BT’s announcement that is will deliver superfast fiber services to 90% of homes in the UK raise a few questions. It seems too good to be true. Why would BT upgrade the network, unless there’s a hard commercial incentive? I doubt many home users will be prepared to pay much more than they do currently for their broadband service; it’s still bought predominantly on price, not speed.
But, of course, BT has a great commercial incentive. It has its own TV subscription service, BT Vision, which needs high speed connections to work. My guess is it will prioritize the areas where it can up-sell BT vision – selling into areas where Virgin Media already has a presence, for example, to compete on price where there’s already a demand.
Superfast fiber broadband is to be commended, of course – but a commitment to selling additional services isn’t much of a sacrifice, really, for BT.
There’s still a huge proportion of the UK that can’t get a decent 2Mbps line at the moment (2.7 million according to Lord Carter’s Digital Britain report), let alone a superfast 100Mbps connection. There are also 683,000 households that can’t receive broadband at all. Whether BT’s vision (excuse the pun) extends to these more remote areas – who desperately need it -, remains to be seen.
In theory, BT and Fujitsu have committed to providing rural broadband access. But their commitment depends on government funding, through the Broadband Delivery UK (BDUK) scheme. This month, Chancellor George Osborne was criticized for his £150 million (€178 million) commitment to extending mobile coverage, while a larger (£530 million) commitment to getting superfast broadband to the UK's rural communities probably won’t be enough without the support of the big carriers.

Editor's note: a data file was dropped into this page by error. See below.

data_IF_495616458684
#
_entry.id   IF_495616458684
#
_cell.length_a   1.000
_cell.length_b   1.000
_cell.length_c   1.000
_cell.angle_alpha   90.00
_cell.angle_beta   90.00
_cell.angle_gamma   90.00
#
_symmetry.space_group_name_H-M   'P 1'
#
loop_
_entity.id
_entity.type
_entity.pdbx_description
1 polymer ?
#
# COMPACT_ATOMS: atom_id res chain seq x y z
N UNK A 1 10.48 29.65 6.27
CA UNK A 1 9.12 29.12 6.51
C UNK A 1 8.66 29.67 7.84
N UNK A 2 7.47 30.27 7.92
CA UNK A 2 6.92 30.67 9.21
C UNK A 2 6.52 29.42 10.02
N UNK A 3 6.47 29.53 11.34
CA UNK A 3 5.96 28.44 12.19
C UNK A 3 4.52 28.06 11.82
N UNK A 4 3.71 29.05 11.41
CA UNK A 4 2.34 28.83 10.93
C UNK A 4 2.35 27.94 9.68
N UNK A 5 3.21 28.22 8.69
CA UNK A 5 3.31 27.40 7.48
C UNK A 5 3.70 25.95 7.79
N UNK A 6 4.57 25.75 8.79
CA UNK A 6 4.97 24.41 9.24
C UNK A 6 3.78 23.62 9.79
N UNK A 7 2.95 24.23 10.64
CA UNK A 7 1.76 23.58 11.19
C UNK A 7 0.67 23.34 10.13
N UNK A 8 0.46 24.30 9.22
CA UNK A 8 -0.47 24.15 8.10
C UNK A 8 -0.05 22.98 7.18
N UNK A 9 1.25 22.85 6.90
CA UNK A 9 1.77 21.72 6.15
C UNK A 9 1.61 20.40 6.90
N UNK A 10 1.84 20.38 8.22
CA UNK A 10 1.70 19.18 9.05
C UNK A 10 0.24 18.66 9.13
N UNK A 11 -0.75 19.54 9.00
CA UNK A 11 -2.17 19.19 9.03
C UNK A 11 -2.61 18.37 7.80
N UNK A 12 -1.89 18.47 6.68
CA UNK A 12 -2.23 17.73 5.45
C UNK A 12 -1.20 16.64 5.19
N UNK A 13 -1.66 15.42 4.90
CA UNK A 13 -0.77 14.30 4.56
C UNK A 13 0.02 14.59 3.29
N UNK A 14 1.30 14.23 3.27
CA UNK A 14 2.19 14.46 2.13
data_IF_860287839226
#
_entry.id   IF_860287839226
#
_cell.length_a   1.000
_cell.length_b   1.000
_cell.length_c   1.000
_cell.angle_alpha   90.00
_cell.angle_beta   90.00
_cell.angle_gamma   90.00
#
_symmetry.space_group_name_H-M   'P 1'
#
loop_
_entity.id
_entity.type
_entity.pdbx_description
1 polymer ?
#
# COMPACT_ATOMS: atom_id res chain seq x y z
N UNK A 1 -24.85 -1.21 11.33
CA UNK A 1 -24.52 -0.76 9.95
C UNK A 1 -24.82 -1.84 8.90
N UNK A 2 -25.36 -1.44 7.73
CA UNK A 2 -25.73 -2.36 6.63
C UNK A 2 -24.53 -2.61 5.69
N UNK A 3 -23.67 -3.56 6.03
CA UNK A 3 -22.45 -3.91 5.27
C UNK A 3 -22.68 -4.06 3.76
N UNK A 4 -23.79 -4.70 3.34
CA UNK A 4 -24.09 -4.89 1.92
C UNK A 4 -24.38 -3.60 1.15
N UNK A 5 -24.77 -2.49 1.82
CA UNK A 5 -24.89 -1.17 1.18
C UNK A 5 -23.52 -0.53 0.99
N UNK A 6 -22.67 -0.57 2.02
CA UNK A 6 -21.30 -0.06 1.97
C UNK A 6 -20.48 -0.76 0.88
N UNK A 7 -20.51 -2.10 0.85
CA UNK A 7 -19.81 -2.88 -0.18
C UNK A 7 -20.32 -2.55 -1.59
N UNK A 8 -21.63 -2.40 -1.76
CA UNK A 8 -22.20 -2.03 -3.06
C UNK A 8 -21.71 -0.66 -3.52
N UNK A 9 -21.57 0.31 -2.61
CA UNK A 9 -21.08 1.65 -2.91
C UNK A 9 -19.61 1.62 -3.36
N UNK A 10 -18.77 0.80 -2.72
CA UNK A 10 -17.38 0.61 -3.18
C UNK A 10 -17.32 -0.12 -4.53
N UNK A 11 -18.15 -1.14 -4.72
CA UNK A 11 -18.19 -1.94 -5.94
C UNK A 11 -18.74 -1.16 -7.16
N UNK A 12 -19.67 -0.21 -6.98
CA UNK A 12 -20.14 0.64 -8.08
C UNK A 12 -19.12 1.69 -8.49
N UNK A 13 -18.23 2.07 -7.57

The cost to access a remote location is significant. Opening a new exchange in a rural area can cost internet service providers (ISPs) in the region of £20,000 which, in relatively sparsely populated regions, doesn’t give ISPs the return on investment they require to sanction the investment; and rugged terrain makes it difficult and very expensive to tunnel fiber into some areas.
If there’s such a need for broadband in rural areas, there must be a way to deliver it, and the solution lies with business, not just government.
The way forward is to make all the networks available via a single, carrier-independent platform, providing access to any of the disparate networks across the UK. That way, the cost of the infrastructure is shared between all the networks, and carriers and ISP’s can make returns on their investment in multiple locations - making rural access commercial attractive for the first time. The first trials are underway, with around 40 ISPs in the UK committing to the scheme. Suddenly, areas that have had no carrier offering broadband, have a choice of ISPs.
We know why BT is interested in fiber. No wonder it’s suddenly coming round to the idea of rural services. If it doesn’t, someone else is going to get there first.
Piers Daniell is managing director of network optimization firm Fluidata